Microbubbles for imaging offer targeted drug-delivery approach

Imaging microbubbles may now be able to carry drugs.--Courtesy of Imperial College London

Glowing microbubbles injected into the bloodstream to enhance medical imaging may also prove useful as drug-delivery vehicles, London researchers have found.

The Imperial College London and University of Oxford scientists illuminated small air-filled bubbles to track blood flow with medical imaging by inserting a luminescent molecule underneath their outer shells. With ultrasound imaging, the lipid-based particles provided a blood-tracking mechanism, but beyond that, their specific properties were unknown and unpredictable.

But by mapping the bubbles' shells with a powerful microscope, the team found that they were capable of carrying drugs due to their flexibility and stability, as well as their ability to target certain parts of the body.

"The new technique can potentially have a big impact on our understanding of how microbubbles interact with living cells and each other in blood vessels," said Imperial lead researcher Marina Kuimova in a statement. "We can now begin work on how to manipulate or manufacture microbubbles for use in medical treatments."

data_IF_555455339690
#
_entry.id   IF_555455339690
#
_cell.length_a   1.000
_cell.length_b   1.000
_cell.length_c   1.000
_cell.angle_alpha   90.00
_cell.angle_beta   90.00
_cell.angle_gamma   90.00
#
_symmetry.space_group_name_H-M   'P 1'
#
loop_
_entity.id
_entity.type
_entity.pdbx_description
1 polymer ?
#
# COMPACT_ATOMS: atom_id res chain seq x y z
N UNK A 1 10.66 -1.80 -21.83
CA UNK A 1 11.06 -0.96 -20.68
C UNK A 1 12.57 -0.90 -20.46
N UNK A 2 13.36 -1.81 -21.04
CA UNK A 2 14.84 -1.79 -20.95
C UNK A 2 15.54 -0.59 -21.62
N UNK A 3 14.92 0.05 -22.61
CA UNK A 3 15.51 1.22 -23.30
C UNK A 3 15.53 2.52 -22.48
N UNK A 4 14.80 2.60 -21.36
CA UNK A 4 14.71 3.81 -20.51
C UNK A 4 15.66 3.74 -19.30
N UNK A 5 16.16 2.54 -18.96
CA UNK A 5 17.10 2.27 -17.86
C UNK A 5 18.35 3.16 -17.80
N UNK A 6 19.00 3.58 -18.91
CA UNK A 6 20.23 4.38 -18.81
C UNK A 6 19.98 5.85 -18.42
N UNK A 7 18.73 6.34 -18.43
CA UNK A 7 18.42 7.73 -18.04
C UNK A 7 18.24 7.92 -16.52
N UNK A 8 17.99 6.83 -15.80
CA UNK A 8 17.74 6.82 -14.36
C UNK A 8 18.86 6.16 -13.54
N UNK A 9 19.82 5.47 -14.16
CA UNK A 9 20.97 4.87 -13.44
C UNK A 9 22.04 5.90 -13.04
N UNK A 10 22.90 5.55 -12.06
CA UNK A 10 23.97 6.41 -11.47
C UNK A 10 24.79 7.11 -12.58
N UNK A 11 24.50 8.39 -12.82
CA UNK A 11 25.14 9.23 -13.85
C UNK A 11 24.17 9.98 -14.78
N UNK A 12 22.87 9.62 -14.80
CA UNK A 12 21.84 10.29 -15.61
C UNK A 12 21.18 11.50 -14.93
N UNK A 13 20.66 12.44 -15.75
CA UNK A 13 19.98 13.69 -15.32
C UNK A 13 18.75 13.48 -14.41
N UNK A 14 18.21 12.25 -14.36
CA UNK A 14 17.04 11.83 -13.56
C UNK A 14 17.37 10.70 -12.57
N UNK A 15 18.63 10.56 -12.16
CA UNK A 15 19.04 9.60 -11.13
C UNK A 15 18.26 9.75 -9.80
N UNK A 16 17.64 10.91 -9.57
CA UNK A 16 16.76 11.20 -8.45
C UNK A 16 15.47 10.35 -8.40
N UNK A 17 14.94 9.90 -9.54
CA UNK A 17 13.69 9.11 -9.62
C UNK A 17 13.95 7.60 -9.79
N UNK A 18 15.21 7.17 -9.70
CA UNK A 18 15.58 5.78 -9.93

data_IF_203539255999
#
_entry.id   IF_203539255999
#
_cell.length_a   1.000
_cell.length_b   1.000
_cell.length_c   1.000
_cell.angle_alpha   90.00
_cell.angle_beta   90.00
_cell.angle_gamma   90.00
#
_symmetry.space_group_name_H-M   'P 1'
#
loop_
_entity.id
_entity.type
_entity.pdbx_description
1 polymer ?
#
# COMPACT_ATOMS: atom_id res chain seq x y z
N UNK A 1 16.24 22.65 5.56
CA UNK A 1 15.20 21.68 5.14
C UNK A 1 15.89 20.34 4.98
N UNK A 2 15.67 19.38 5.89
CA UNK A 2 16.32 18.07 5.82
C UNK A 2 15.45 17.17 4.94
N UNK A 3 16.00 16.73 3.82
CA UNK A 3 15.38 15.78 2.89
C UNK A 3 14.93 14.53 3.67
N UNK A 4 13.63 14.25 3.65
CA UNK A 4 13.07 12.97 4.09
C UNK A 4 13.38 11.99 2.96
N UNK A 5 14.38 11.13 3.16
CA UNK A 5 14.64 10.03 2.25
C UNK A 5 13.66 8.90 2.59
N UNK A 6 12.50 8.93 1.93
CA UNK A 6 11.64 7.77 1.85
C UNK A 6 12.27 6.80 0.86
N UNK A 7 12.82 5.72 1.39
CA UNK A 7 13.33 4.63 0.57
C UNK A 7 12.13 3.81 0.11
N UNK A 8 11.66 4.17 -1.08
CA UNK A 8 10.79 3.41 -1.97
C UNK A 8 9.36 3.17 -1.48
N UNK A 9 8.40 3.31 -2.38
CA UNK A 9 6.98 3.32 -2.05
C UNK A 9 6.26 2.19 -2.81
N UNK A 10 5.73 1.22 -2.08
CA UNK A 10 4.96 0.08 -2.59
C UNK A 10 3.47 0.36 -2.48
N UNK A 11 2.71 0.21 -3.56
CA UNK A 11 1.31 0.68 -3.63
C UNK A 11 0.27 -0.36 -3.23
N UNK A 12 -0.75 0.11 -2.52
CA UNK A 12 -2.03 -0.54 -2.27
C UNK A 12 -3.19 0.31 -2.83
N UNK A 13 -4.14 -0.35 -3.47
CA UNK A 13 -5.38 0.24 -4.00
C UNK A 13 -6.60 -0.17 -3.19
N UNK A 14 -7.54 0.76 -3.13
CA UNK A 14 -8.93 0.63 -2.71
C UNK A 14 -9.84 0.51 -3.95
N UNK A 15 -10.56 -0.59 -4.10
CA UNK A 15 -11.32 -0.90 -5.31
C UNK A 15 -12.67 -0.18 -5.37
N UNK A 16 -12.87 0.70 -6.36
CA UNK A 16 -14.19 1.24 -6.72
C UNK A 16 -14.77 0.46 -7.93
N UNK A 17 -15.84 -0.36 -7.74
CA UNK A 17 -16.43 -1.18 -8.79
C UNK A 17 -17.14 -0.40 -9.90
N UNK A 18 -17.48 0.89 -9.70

The researchers published their findings in the Proceedings of the National Academy of Sciences.

"This valuable new method will enable us to understand how the microbubble manufacturing techniques we are developing affect the properties of the microbubbles," added Oxford researcher Eleanor Stride, "and hence how we can optimize their response to ultrasound for both imaging and drug delivery applications."

- here's the Imperial College London report
- get the research abstract